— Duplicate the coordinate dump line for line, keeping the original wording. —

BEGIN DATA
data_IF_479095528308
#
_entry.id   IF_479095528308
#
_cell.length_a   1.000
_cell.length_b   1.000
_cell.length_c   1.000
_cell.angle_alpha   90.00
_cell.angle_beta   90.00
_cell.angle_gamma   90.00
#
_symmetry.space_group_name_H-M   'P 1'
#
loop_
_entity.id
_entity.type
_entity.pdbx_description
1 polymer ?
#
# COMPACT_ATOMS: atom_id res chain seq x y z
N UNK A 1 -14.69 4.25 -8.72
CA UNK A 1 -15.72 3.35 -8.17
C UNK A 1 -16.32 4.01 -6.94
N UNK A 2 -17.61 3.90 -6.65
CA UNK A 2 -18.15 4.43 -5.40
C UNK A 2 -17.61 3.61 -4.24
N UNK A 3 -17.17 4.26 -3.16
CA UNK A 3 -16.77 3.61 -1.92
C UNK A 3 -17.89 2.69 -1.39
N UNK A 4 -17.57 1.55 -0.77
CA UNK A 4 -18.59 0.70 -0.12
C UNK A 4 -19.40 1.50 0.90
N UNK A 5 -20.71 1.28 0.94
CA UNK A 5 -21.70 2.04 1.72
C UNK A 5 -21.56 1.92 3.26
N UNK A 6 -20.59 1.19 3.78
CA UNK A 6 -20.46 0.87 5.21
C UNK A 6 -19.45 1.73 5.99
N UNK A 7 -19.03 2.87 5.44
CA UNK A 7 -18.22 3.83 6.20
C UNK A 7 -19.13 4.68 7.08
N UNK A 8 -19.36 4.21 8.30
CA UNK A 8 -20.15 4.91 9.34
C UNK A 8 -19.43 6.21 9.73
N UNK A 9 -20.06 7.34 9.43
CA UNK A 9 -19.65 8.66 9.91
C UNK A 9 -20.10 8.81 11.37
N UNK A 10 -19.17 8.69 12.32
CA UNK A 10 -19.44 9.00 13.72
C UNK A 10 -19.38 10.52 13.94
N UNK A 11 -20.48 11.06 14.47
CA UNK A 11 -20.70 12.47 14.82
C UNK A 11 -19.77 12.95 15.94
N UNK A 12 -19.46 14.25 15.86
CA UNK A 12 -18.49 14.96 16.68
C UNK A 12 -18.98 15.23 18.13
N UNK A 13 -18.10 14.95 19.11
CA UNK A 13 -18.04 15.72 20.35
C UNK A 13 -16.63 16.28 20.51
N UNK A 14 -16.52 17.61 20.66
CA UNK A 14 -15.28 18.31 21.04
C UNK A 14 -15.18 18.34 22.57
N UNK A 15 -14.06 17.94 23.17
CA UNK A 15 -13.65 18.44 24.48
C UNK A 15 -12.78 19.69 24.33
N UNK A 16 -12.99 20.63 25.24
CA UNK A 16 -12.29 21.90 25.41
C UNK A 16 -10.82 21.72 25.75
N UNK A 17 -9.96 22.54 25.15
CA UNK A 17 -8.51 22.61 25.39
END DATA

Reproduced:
data_IF_479095528308
#
_entry.id   IF_479095528308
#
_cell.length_a   1.000
_cell.length_b   1.000
_cell.length_c   1.000
_cell.angle_alpha   90.00
_cell.angle_beta   90.00
_cell.angle_gamma   90.00
#
_symmetry.space_group_name_H-M   'P 1'
#
loop_
_entity.id
_entity.type
_entity.pdbx_description
1 polymer ?
#
# COMPACT_ATOMS: atom_id res chain seq x y z
N UNK A 1 -14.69 4.25 -8.72
CA UNK A 1 -15.72 3.35 -8.17
C UNK A 1 -16.32 4.01 -6.94
N UNK A 2 -17.61 3.90 -6.65
CA UNK A 2 -18.15 4.43 -5.40
C UNK A 2 -17.61 3.61 -4.24
N UNK A 3 -17.17 4.26 -3.16
CA UNK A 3 -16.77 3.61 -1.92
C UNK A 3 -17.89 2.69 -1.39
N UNK A 4 -17.57 1.55 -0.77
CA UNK A 4 -18.59 0.70 -0.12
C UNK A 4 -19.40 1.50 0.90
N UNK A 5 -20.71 1.28 0.94
CA UNK A 5 -21.70 2.04 1.72
C UNK A 5 -21.56 1.92 3.26
N UNK A 6 -20.59 1.19 3.78
CA UNK A 6 -20.46 0.87 5.21
C UNK A 6 -19.45 1.73 5.99
N UNK A 7 -19.03 2.87 5.44
CA UNK A 7 -18.22 3.83 6.20
C UNK A 7 -19.13 4.68 7.08
N UNK A 8 -19.36 4.21 8.30
CA UNK A 8 -20.15 4.91 9.34
C UNK A 8 -19.43 6.21 9.73
N UNK A 9 -20.06 7.34 9.43
CA UNK A 9 -19.65 8.66 9.91
C UNK A 9 -20.10 8.81 11.37
N UNK A 10 -19.17 8.69 12.32
CA UNK A 10 -19.44 9.00 13.72
C UNK A 10 -19.38 10.52 13.94
N UNK A 11 -20.48 11.06 14.47
CA UNK A 11 -20.70 12.47 14.82
C UNK A 11 -19.77 12.95 15.94
N UNK A 12 -19.46 14.25 15.86
CA UNK A 12 -18.49 14.96 16.68
C UNK A 12 -18.98 15.23 18.13
N UNK A 13 -18.10 14.95 19.11
CA UNK A 13 -18.04 15.72 20.35
C UNK A 13 -16.63 16.28 20.51
N UNK A 14 -16.52 17.61 20.66
CA UNK A 14 -15.28 18.31 21.04
C UNK A 14 -15.18 18.34 22.57
N UNK A 15 -14.06 17.94 23.17
CA UNK A 15 -13.65 18.44 24.48
C UNK A 15 -12.78 19.69 24.33
N UNK A 16 -12.99 20.63 25.24
CA UNK A 16 -12.29 21.90 25.41
C UNK A 16 -10.82 21.72 25.75
N UNK A 17 -9.96 22.54 25.15
CA UNK A 17 -8.51 22.61 25.39